Backcountry Camping at Red River Gorge – Kentucky, USA
Megan and I had a late start out of Bloomington, IN. So we arrived at Slade, KY 10:30 pm on a Friday night. We’d both cleared our weekend schedules so that we’d be able to remain at Daniel Boone National Forest’s Red River Gorge until sometime on Monday. Given the tidbits about the park on the internet, it’s hard to tell exactly where to camp. We decided to stop at the Shell Station, corner of 15 and 402. That is where we were first introduced to Ale 8-1, a heavenly ginger beer distributed only in Kentucky, Southern Indiana and Ohio.
We’re big fans of trying new things; we each picked up a bottle, a free map, and got some friendly advice on a backcountry camping area, Indian Creek, from a park ranger who just happened to be fueling up outside. We were to travel over a bridge and through a tunnel, he said. Excited at the prospect and both feeling initial caffeine rushes, we headed north on 402 and turned onto an old metal bridge on Nada Tunnel Road.
We weren’t disappointed. Nada Tunnel is a 900-foot single-lane hole that loggers bored through solid rock in the early 20th century. I was driving and felt like I had to be extremely cautious due to the haggard rock walls being only slightly wider than the road itself; stray close to one side or the other and, well, the results wouldn’t be pretty. By the time we popped out of the park side of the tunnel, I was white-knuckling the steering wheel and had developed a fresh appreciation for lateral freedom.
Rather than drive all the way (it really wasn’t that far) to the Indian Creek camping area, we made a quick turn-off on a promising-looking dirt road, following traffic and hoping for the best. This was a finger of Nada Tunnel Road, which more or less parallels Indian Creek itself. We found a spot not too far up, beyond some other campers. We parked. We could see the campsite (somewhat in the dark) not fifty feet from the road, but we had a twenty-foot descent to make over an overgrown trail of loose dirt, onto which we dropped a good bit of our stuff and often stumbled down upon. We set up though, and in good time. The weather was perfect; the rain fly never went up. The last either of us saw that night of the waking world was starlight dappling through a dark, leafy canopy.
The next morning we discovered Indian Creek, which we hadn’t been able to see in the dark. It was literally a stone’s throw from us, down another steep little embankment. Down in that creek was where we took our cool morning baths and where later that day, I’d build a "cooler" out of flat stones for our six pack of Ale 8-1. We showered, ate and left by car to find a trail. The way back through the tunnel was much easier this time. After a brief stop-off for drinks at the Chevron Station (Shell’s pastoral competitor in Slade), we drove around the park until we found the Pinch-Em Tight Trail. We couldn’t resist.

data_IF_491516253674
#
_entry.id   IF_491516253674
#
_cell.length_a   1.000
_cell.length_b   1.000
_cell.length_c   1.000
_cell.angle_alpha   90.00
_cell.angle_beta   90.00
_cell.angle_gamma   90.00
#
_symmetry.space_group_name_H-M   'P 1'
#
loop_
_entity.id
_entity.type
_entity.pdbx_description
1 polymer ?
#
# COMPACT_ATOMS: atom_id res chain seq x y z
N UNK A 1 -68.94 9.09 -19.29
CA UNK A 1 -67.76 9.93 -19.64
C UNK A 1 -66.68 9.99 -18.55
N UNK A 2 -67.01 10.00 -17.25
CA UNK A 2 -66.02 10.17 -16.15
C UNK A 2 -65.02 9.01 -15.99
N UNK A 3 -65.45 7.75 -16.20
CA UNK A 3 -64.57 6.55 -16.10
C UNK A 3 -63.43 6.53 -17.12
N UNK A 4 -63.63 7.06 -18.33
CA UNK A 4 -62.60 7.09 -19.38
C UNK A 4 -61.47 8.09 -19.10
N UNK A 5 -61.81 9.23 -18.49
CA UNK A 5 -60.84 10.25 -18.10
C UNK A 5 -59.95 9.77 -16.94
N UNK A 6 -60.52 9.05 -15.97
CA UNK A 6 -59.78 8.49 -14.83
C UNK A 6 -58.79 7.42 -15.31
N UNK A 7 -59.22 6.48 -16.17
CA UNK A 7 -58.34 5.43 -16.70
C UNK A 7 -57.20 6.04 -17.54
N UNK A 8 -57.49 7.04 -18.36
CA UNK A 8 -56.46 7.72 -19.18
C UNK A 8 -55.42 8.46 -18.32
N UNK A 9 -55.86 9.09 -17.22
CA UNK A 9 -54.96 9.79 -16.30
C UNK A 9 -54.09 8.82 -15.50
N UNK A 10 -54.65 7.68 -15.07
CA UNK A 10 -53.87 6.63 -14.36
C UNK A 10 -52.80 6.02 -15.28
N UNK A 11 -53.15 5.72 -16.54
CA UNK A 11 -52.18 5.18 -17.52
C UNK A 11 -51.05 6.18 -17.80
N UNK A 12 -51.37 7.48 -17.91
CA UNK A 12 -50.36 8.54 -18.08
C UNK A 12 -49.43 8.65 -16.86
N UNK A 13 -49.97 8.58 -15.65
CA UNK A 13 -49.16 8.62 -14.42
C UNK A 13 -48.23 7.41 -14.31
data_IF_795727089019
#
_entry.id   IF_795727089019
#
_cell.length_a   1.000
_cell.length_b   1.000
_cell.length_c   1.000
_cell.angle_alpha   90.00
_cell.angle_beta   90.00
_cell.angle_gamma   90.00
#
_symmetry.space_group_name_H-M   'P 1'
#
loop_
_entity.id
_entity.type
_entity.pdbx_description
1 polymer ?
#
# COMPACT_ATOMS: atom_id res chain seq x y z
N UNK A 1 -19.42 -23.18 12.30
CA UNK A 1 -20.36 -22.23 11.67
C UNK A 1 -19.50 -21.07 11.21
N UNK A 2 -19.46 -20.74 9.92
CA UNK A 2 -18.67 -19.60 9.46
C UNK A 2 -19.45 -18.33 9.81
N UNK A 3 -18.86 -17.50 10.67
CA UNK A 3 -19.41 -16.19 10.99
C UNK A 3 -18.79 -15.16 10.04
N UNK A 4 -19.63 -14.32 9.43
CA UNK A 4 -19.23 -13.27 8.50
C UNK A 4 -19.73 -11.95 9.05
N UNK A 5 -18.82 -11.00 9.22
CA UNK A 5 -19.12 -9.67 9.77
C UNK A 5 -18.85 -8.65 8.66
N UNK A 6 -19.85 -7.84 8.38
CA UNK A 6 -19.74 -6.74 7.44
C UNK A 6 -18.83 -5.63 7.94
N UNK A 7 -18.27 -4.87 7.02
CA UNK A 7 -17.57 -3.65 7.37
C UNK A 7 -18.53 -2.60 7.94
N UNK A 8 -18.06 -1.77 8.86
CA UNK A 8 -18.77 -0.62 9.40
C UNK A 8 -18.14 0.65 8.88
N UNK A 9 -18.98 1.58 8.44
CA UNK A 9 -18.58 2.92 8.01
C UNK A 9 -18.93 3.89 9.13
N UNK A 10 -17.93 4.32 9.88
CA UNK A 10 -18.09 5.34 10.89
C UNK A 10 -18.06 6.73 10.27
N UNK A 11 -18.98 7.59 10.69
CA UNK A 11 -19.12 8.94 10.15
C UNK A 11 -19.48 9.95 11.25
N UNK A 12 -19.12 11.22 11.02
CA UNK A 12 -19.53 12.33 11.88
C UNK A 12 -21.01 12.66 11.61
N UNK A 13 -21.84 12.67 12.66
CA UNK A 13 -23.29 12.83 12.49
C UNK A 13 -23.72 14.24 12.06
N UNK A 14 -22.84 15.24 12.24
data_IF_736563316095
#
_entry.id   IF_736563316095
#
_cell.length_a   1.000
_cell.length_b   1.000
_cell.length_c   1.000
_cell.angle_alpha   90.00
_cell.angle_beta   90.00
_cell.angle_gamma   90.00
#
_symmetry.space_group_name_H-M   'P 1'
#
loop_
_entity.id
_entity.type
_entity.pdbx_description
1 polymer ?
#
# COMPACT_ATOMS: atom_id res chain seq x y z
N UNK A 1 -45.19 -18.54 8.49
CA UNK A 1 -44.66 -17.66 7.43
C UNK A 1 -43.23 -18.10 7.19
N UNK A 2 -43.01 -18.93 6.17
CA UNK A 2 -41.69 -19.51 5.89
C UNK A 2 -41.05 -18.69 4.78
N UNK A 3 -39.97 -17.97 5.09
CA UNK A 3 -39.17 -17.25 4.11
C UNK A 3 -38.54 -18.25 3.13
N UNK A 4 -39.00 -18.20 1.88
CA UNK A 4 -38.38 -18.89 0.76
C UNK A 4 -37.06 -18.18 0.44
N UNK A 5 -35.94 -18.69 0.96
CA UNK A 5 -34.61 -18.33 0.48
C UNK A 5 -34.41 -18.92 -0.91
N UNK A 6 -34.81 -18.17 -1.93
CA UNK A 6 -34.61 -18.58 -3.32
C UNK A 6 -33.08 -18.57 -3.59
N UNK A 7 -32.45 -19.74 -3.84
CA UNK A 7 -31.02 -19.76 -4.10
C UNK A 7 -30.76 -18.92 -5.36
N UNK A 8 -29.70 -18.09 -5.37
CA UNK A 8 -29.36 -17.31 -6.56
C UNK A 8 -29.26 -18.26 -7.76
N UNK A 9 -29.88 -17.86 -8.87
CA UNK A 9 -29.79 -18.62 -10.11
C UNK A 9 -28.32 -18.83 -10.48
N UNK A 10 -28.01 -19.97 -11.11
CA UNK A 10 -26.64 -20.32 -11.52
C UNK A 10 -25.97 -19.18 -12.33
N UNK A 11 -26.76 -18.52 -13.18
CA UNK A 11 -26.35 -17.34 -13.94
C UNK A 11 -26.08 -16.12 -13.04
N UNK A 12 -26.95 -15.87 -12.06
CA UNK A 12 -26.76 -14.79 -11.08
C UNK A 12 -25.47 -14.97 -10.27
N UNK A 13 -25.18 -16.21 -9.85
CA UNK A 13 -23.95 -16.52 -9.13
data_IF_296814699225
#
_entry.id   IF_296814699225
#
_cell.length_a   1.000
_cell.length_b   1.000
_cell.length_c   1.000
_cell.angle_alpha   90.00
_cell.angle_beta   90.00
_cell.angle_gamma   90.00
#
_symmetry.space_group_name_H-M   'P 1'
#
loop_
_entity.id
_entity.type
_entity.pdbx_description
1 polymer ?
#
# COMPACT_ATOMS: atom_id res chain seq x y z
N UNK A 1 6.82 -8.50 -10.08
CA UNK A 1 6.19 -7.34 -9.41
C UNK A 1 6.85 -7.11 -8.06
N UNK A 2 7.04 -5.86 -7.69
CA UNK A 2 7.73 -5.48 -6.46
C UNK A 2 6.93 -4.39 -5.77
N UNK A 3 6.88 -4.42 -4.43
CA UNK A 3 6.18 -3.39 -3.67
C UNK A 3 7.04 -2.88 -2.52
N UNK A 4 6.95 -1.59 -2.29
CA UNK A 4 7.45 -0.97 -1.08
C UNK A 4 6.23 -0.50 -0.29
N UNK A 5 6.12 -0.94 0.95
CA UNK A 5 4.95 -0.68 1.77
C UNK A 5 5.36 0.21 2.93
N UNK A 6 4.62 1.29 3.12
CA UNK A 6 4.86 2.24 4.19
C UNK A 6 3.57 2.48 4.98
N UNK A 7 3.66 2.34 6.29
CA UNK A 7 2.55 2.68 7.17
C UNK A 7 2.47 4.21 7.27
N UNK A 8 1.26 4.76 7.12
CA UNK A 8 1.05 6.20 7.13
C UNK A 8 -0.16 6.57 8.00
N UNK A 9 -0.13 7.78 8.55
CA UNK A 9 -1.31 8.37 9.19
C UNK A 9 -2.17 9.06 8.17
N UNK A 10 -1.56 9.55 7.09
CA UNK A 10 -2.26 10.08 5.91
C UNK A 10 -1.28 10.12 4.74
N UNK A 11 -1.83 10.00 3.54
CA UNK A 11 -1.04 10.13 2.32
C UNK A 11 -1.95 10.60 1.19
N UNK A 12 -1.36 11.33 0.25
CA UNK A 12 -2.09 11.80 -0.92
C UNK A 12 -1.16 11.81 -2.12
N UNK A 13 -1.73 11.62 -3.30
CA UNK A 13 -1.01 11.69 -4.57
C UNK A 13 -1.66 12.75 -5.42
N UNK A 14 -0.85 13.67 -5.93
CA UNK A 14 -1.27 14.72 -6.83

The trail wound through the woods and along the ridge of a mammoth ravine. We weren’t so much hiking or backpacking as we were kind of moseying along in sandals with no extra water. We didn’t stay out long. The mile or so of trail we took in was picturesque though, leaving us wishing we’d come prepared for a real hike. We came upon a group campsite deep in the forest at the foot of a great rockshelter and, after poking around a little there, we looped back onto the trail and headed towards the campsite.
We picked up steaks and had ourselves a great dinner accompanied by a cheap bottle of wine. We resolved then, before going to bed, that we would spend some quality time in the river on Sunday. It was only a few feet deep where we were; we couldn’t pass it up. As our fire was dying down though, we heard our neighbors call out "Hey! You guys want some steaks?" When in Rome…
Our neighbors ended up being three-fourths "eastern Kentucky’s only Death Metal band". In spite of their steaks (we thanked them profusely), we had a wonderful time meeting them, hearing them jam out on their acoustic guitars. We walked back to camp that night feeling less alone in the woods.
Sunday is an anomaly. Usually when you’re in a big park like Daniel Boone State Forest, folks tend to fan out and take in all they can before they have to hit the work trail again. We didn’t. We went down to the river next to our campsite and stayed there.
I just want to say we had a wonderful time that Sunday and the whole time we were in Red River Gorge. For firewood, I recommend Red, a fellow who lives between Nada Tunnel and Slade. He’s married, the wife lives in another town because they don’t get along. Different strokes for different people. Do him a kind turn in conversation, and he’ll give you twice what you pay for. Who knows; maybe he’s lonely. He’s a terrific storyteller, too.
For more information, check out this link.